Bennet slapped his knee and quipped, “I think that our voters just voted to get Denver to do that, and I think they might’ve thought that we were out of marijuana all of a sudden.”

“And by the way, we’re not out of marijuana in Colorado,” he said.

“That’s what it says on the state flag now, right?” Meyers said.

“Yeah, exactly,” Bennet replied.

The senator, who previously served as the superintendent of the Denver Public Schools, has cosponsored several wide-ranging cannabis bills in Congress, including legislation to federally deschedule marijuana and penalize states that enforce cannabis laws in a discriminatory way.

But before his state voted to legalize marijuana in 2012, Bennet stood opposed.

It’s not clear how he voted on Denver’s historic psilocybin initiative.

At least Bennet is aware of the measure and was willing to joke about it, though. Several of his colleagues who have worked on cannabis issues declined to weigh in on decriminalizing psychedelics when asked by Marijuana Moment recently.

Congressional Lawmakers Have Little To Say About Decriminalizing Psychedelics Following Denver Victory

Photo courtesy of YouTube/Late Night with Seth Meyers.

The post Presidential Candidate Jokes About Why Denver Decriminalized Psychedelic Mushrooms appeared first on Marijuana Moment.

GOP Congressman Pushes For New Guidance On Hemp And CBD Businesses’ Credit Access

Fri, 05/17/2019 - 16:13

Hemp might have been federally legalized, but businesses that market the crop and its derivatives are still struggling to maintain access to credit at financial institutions, Rep. Andy Barr (R-KY) said on Thursday.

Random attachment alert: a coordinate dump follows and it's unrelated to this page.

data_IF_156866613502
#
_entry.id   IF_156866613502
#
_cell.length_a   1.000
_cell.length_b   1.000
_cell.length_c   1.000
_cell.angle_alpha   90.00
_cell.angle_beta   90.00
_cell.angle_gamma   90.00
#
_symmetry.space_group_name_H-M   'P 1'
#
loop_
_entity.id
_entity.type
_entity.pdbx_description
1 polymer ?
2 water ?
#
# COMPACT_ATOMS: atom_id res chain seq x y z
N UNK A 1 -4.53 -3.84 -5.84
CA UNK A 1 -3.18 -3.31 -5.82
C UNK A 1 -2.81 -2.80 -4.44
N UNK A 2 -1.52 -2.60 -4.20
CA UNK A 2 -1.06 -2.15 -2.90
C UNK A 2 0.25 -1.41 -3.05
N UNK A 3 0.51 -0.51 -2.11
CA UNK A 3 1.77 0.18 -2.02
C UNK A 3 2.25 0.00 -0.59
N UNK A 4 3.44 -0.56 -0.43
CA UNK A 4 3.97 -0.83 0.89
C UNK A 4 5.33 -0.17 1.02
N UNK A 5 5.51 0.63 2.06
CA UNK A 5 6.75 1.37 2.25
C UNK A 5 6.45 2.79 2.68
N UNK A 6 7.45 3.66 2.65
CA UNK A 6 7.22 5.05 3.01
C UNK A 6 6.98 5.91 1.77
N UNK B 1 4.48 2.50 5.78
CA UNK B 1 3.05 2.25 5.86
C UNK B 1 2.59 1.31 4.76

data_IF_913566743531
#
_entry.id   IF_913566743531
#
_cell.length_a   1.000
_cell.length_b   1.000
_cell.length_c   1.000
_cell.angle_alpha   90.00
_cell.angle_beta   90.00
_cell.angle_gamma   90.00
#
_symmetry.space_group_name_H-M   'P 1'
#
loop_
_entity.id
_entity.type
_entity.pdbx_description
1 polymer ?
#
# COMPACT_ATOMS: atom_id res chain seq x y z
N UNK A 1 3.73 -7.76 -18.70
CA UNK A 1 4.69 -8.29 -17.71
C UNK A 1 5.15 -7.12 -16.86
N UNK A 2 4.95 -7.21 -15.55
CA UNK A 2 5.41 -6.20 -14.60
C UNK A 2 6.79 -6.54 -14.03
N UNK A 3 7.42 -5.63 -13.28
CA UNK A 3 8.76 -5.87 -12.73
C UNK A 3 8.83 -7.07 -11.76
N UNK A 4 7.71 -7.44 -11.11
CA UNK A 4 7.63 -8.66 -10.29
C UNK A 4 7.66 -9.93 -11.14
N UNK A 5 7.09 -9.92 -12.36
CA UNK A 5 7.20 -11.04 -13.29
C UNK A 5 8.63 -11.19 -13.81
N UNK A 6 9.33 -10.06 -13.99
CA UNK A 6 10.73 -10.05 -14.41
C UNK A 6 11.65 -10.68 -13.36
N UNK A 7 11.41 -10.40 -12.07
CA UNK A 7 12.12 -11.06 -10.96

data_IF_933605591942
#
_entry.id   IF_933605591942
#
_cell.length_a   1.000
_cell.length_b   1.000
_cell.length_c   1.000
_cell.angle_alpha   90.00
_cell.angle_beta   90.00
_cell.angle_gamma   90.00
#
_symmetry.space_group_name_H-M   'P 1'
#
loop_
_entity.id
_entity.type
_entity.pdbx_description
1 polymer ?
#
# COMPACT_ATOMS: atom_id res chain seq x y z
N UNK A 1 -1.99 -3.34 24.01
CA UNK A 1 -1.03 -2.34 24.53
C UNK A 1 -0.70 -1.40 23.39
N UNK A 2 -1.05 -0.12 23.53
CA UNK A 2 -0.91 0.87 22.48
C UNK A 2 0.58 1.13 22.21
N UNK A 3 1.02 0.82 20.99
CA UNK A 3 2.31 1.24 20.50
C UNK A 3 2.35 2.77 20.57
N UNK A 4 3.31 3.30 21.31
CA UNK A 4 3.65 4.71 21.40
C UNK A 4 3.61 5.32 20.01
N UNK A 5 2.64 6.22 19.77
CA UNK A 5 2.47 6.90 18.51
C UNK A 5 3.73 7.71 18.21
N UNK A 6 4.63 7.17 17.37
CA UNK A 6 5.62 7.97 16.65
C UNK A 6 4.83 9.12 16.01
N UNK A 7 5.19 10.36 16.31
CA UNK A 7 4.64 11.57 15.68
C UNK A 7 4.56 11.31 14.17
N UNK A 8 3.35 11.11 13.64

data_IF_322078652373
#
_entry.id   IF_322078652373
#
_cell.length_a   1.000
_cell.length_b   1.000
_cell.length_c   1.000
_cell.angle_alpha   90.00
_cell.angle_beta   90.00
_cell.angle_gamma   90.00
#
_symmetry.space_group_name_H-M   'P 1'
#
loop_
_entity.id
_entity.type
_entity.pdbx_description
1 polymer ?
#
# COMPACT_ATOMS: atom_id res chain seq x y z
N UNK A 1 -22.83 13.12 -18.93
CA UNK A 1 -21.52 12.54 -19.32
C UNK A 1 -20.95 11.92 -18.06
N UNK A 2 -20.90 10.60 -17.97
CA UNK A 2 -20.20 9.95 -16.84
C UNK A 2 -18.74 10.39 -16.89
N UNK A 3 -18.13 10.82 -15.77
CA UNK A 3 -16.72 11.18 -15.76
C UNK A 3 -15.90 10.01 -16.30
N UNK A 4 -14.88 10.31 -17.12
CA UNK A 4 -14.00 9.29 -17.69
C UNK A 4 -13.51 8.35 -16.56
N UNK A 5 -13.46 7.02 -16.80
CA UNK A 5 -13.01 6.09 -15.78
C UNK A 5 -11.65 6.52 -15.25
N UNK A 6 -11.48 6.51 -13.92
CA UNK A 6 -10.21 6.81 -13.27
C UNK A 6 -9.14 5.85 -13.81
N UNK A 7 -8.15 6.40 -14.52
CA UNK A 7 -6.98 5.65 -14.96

At a House Financial Services Committee hearing, Barr told the country’s top financial regulators that credit card providers have “stopped offering payment services to businesses designated as CBD and hemp-derived product merchants.”

I will continue to work with @senatemajldr and @KYAgCommish Ryan Quarles to push regulators to provide the banks with the clarity they need to continue to offer their services to the legal hemp businesses in Kentucky.

— Rep. Andy Barr (@RepAndyBarr) May 16, 2019

There has been particular outcry from hemp businesses this week after the US Bank subsidiary Elavon moved to shut down accounts for CBD companies. The payment processor had given the businesses a 45-day grace period to find new lines of credit, to expire at midnight on Wednesday; it has since extended the deadline to the end of this month.

“I’ve had constituent businesses tell me that their access to financial products, specifically card services, have actually deteriorated since we descheduled industrial hemp in the Farm Bill,” he said. “This obviously conflicts with congressional intent.”

Jelena McWilliams, chair of the Federal Deposit Insurance Corporation (FDIC), told the congressman that there’s “a lot of uncertainty in this space,” but added that financial examiners are going through “extensive examiner training to make sure that they’re appropriately regulating these banks and making sure that our examiners are not putting undue pressure and understand what’s legal where.”

In general, FDIC encourages regulators to look to Financial Crimes Enforcement Network (FinCEN) guidance when it comes to marijuana or hemp businesses, and McWilliams said financial institutions should file suspicious activity reports when they’re uncertain about the legitimacy of a particular business or transaction.

“But in reality, they should be also making sure that legitimate businesses, local businesses, have access to credit,” she added.

Barr told the panel that it would be useful to have further guidance, such as having the heads of federal financial regulatory bodies sign on to a letter stating that hemp and its derivatives are distinct from marijuana and that businesses marketing them should therefore be treated as legitimate and eligible for credit services.